Got as high as No. 5 in the world after he began the year with a win in Abu Dhabi, but he’s been pretty terrible since. That might sound mean, but we’re just taking hints from the man himself—he’s his own harshest critic and is good for at least one self-own per week, always with a tinge of that British caustic wit. His lone top-10 in his last 14 starts worldwide came against a very weak field at the Palmetto Championship, and he’s missed four of his last six cuts including the last two. That, compared with his 1-2-0 record at Le Golf National, is cause for some concern. He’s well-liked among his peers and could pair well with anyone, but he’s a good candidate to do some sitting, at least early in the matches. Simply put, he’s not in the greatest form.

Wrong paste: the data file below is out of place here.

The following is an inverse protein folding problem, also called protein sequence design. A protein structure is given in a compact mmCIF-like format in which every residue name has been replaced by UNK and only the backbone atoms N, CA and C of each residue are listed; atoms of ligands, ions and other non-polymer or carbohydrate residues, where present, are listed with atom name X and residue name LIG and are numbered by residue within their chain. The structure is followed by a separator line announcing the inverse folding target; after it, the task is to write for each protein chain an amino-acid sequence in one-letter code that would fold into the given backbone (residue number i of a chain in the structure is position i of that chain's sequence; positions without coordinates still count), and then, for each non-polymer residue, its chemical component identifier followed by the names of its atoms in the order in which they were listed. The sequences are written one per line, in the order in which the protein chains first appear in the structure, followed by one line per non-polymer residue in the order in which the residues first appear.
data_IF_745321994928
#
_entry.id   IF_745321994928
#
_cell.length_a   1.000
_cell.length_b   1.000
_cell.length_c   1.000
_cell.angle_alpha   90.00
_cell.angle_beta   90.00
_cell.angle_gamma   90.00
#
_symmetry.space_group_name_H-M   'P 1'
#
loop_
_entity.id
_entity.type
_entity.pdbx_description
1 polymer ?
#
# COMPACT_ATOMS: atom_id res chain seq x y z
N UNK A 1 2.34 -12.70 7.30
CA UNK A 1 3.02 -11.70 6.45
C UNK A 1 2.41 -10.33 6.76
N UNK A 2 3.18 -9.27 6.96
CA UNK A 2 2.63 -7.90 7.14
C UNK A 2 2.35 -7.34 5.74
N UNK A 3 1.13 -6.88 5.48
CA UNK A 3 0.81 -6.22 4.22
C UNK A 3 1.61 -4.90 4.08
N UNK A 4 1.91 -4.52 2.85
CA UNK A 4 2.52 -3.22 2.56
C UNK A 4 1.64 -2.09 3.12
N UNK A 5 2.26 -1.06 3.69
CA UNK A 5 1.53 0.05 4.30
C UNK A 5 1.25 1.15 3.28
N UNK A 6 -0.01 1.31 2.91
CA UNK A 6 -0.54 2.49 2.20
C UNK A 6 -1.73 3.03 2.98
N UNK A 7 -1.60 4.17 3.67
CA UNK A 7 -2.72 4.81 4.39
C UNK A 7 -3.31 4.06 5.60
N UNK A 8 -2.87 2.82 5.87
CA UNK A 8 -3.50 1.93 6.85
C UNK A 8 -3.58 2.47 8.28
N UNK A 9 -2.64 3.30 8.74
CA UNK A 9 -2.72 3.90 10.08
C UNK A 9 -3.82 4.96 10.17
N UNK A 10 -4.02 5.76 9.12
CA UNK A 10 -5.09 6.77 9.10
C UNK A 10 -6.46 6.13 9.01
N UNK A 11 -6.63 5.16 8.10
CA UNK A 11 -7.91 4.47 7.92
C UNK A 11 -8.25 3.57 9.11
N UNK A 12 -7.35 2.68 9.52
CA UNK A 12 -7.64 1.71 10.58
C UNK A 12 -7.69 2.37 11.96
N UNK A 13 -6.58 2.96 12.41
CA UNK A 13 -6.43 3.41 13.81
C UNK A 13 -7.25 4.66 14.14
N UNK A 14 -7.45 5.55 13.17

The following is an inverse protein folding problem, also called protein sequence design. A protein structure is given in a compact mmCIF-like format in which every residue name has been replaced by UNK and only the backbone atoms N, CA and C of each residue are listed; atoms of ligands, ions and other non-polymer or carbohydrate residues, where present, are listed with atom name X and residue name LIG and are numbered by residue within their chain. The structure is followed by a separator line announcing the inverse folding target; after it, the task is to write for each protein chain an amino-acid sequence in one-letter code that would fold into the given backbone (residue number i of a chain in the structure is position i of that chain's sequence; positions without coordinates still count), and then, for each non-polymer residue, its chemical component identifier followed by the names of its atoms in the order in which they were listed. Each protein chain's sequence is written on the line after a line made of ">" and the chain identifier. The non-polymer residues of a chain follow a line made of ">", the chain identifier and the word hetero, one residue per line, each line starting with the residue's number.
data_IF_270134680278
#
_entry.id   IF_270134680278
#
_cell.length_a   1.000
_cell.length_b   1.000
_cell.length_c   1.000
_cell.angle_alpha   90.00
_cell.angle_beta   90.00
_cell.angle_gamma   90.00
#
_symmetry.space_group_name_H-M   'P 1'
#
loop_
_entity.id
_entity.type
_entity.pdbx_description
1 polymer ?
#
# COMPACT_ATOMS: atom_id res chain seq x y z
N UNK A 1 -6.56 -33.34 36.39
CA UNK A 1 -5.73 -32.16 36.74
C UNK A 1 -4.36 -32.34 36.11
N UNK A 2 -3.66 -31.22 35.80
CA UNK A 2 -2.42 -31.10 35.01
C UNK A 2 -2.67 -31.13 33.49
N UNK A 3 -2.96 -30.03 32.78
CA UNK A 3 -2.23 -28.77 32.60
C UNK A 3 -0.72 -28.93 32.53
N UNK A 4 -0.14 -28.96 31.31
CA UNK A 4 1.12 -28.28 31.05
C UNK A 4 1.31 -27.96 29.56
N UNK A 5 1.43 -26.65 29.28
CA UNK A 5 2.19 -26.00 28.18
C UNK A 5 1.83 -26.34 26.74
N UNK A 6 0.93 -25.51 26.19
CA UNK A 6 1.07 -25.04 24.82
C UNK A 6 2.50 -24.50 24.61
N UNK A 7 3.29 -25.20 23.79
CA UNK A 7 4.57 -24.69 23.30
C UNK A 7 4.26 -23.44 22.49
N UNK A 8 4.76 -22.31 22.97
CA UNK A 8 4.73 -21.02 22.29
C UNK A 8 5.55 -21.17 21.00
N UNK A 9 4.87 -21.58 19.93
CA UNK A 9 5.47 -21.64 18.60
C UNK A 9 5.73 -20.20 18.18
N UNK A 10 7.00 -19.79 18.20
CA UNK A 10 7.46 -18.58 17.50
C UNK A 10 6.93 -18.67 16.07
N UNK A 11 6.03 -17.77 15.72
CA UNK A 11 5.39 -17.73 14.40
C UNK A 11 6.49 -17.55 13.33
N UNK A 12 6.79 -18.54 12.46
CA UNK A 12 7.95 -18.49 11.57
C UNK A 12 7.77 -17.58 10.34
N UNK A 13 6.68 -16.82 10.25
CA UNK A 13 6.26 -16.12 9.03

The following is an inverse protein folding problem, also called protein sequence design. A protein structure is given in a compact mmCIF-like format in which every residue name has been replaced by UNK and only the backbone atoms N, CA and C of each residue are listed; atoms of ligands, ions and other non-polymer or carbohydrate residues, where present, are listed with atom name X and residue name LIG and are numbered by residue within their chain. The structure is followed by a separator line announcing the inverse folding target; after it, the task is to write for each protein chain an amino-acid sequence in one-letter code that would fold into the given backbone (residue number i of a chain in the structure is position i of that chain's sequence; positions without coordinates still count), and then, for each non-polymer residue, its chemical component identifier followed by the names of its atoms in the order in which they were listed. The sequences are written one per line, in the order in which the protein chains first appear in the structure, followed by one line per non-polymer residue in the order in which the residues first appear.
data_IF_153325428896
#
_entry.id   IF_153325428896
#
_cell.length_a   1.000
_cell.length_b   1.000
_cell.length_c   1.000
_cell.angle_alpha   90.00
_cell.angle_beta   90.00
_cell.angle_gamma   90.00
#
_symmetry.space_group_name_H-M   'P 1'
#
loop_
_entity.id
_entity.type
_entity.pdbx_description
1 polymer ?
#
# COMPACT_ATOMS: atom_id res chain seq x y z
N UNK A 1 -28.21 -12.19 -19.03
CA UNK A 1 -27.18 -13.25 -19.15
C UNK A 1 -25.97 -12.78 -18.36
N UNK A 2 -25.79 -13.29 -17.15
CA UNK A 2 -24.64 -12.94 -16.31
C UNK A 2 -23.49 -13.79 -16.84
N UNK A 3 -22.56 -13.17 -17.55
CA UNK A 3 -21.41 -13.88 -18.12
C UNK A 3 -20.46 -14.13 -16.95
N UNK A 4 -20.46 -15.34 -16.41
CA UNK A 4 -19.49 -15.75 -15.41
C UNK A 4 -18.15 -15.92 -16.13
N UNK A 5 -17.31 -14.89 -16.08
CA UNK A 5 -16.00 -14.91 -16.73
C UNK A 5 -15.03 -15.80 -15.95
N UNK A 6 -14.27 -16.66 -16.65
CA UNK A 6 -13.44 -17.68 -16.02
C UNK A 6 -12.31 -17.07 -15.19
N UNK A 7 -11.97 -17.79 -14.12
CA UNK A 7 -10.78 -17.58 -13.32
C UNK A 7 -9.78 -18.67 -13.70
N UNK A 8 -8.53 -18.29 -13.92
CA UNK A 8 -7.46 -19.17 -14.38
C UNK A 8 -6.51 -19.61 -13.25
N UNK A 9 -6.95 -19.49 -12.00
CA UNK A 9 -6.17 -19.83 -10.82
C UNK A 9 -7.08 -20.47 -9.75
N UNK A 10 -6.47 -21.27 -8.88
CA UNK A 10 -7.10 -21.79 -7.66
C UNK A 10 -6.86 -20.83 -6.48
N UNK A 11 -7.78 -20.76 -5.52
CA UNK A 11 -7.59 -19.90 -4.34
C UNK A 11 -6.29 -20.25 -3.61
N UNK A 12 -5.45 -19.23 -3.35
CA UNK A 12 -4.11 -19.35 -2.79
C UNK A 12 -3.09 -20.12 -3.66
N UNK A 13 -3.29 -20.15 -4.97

Stuart Franklin

22. Harris English

Age: 32 World Ranking: 11 Ryder Cup appearances: Rookie
The Ryder Cup first-timer is actually the second-oldest player on the U.S. team, and his laidback vibes don’t exactly scream wet-behind-the-ears youngster. Had a breakout season with two victories, and it might’ve been three had he been paired with anyone other than DeChambeau in the final round at the WGC-FedEx St. Jude Invitational. He’s an easy 6-foot-3 and swings it beautifully but it’s his putting statistics that jump off the page—he was 12th in strokes gained, eighth in one-putt percentage and second in average distance of putts made per round. A hot flatstick is the currency of match play, but if there’s one rookie who could potentially fall victim to nerves, you fear it could be English. The non-golf stuff clearly distracted him in Memphis, and he doesn’t seem like he feeds off the crowd quite in the same way as a number of his teammates. Don’t be surprised if he sits the first session and one more after that.


Jamie Squire

21. Matt Fitzpatrick

Age: 27 World Ranking: 27 Ryder Cup appearances: 1
Ryder Cup record (singles): 0-2-0 (0-1-0)